Karate is a Japanese word, and depending on which kanji you use to write it can mean either "China Hand" or "Empty Hand." The suffix do, meaning "The Way," was added by Funakoshi Gichin (the founder of Shotokan). When the Koreans opened their schools, they naturally spoke Korean. Therefore, they simply translated the word Karatedo into their native language. "The Way of the Chinese Hand" became Tang Soo Do, and "The Way of the Empty Hand" became Kong Soo Do. Some schools also used the term Kwon Bup, the Korean translation of Kempo and a reference to the Chinese art of Ch'uan Fa or "Fist Law." The individual schools themselves were known as Kwans, so therefore you had schools such as Chung Do Kwan Tang Soo Do, or the "Blue Wave School of the Way of the Chinese Hand." Five original Kwans sprang up prior to the Korean War, and an additional four were created before the Korean government forced the Kwans to unify and the term Taekwondo was coined.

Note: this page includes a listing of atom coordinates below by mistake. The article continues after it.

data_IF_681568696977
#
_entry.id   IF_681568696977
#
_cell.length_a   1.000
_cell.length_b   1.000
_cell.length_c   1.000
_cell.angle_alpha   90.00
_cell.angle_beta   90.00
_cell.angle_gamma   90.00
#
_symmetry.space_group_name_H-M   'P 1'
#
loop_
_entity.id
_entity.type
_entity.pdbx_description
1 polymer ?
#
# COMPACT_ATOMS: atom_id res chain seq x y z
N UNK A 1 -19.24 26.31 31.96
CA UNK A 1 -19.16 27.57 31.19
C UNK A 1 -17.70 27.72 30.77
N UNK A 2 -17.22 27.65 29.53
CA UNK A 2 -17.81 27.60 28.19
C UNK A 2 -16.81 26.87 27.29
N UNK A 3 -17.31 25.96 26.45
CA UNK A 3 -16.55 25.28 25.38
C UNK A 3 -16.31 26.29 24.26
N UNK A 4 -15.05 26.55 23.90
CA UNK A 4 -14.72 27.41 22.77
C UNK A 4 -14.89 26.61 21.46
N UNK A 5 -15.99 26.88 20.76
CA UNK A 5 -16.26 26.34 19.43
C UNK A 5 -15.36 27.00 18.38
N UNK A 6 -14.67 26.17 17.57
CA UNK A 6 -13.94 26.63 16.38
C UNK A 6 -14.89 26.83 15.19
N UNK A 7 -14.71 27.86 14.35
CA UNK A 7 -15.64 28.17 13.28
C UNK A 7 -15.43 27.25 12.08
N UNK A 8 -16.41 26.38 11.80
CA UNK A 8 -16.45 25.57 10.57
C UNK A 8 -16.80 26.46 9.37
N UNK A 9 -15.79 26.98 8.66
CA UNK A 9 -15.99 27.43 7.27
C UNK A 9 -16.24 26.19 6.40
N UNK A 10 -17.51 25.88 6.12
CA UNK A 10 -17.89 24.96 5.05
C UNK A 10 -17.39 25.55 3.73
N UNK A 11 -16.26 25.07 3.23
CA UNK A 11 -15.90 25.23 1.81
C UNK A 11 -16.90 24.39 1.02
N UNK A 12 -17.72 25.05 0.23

Now that I got that out of the way, let's talk about what Korean Karate truly is.